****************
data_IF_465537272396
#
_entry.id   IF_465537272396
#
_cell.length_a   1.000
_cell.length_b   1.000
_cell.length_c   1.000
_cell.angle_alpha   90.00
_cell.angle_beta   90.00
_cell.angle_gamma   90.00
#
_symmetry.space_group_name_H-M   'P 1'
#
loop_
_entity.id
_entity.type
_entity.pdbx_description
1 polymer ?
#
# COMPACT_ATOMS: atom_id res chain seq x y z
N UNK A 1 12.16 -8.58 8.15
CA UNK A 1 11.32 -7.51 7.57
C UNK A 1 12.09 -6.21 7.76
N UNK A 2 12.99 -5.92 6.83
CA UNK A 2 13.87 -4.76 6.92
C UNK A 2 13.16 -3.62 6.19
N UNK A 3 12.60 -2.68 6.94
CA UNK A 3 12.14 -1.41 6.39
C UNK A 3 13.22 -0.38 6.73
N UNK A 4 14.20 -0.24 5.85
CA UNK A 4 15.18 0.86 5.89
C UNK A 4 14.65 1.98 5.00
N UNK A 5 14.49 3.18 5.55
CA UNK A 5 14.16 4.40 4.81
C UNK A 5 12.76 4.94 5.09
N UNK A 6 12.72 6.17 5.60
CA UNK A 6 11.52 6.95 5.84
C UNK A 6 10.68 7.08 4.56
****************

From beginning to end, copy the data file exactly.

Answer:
data_IF_465537272396
#
_entry.id   IF_465537272396
#
_cell.length_a   1.000
_cell.length_b   1.000
_cell.length_c   1.000
_cell.angle_alpha   90.00
_cell.angle_beta   90.00
_cell.angle_gamma   90.00
#
_symmetry.space_group_name_H-M   'P 1'
#
loop_
_entity.id
_entity.type
_entity.pdbx_description
1 polymer ?
#
# COMPACT_ATOMS: atom_id res chain seq x y z
N UNK A 1 12.16 -8.58 8.15
CA UNK A 1 11.32 -7.51 7.57
C UNK A 1 12.09 -6.21 7.76
N UNK A 2 12.99 -5.92 6.83
CA UNK A 2 13.87 -4.76 6.92
C UNK A 2 13.16 -3.62 6.19
N UNK A 3 12.60 -2.68 6.94
CA UNK A 3 12.14 -1.41 6.39
C UNK A 3 13.22 -0.38 6.73
N UNK A 4 14.20 -0.24 5.85
CA UNK A 4 15.18 0.86 5.89
C UNK A 4 14.65 1.98 5.00
N UNK A 5 14.49 3.18 5.55
CA UNK A 5 14.16 4.40 4.81
C UNK A 5 12.76 4.94 5.09
N UNK A 6 12.72 6.17 5.60
CA UNK A 6 11.52 6.95 5.84
C UNK A 6 10.68 7.08 4.56